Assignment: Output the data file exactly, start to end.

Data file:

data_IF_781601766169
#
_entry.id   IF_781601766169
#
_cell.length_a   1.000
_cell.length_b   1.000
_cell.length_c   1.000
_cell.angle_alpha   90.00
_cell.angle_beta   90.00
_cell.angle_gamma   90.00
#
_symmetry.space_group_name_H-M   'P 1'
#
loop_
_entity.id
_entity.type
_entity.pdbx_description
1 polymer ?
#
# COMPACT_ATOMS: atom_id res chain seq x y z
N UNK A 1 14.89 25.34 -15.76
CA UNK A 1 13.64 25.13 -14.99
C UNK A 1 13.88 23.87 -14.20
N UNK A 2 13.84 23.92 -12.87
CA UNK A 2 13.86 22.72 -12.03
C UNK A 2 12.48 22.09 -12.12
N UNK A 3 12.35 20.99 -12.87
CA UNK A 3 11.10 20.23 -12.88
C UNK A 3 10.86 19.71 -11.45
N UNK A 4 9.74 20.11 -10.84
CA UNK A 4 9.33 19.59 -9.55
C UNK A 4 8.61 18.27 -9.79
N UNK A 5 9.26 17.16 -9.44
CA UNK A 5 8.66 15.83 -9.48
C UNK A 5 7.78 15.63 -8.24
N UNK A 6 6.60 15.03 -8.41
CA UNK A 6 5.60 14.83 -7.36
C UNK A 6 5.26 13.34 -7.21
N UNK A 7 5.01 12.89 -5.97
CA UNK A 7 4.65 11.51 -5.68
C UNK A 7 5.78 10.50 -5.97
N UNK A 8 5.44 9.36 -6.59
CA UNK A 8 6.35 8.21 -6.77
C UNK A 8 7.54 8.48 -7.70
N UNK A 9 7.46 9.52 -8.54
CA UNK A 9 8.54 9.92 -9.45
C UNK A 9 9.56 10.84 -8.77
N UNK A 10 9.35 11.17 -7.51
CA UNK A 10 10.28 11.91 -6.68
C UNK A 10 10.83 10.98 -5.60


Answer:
data_IF_781601766169
#
_entry.id   IF_781601766169
#
_cell.length_a   1.000
_cell.length_b   1.000
_cell.length_c   1.000
_cell.angle_alpha   90.00
_cell.angle_beta   90.00
_cell.angle_gamma   90.00
#
_symmetry.space_group_name_H-M   'P 1'
#
loop_
_entity.id
_entity.type
_entity.pdbx_description
1 polymer ?
#
# COMPACT_ATOMS: atom_id res chain seq x y z
N UNK A 1 14.89 25.34 -15.76
CA UNK A 1 13.64 25.13 -14.99
C UNK A 1 13.88 23.87 -14.20
N UNK A 2 13.84 23.92 -12.87
CA UNK A 2 13.86 22.72 -12.03
C UNK A 2 12.48 22.09 -12.12
N UNK A 3 12.35 20.99 -12.87
CA UNK A 3 11.10 20.23 -12.88
C UNK A 3 10.86 19.71 -11.45
N UNK A 4 9.74 20.11 -10.84
CA UNK A 4 9.33 19.59 -9.55
C UNK A 4 8.61 18.27 -9.79
N UNK A 5 9.26 17.16 -9.44
CA UNK A 5 8.66 15.83 -9.48
C UNK A 5 7.78 15.63 -8.24
N UNK A 6 6.60 15.03 -8.41
CA UNK A 6 5.60 14.83 -7.36
C UNK A 6 5.26 13.34 -7.21
N UNK A 7 5.01 12.89 -5.97
CA UNK A 7 4.65 11.51 -5.68
C UNK A 7 5.78 10.50 -5.97
N UNK A 8 5.44 9.36 -6.59
CA UNK A 8 6.35 8.21 -6.77
C UNK A 8 7.54 8.48 -7.70
N UNK A 9 7.46 9.52 -8.54
CA UNK A 9 8.54 9.92 -9.45
C UNK A 9 9.56 10.84 -8.77
N UNK A 10 9.35 11.17 -7.51
CA UNK A 10 10.28 11.91 -6.68
C UNK A 10 10.83 10.98 -5.60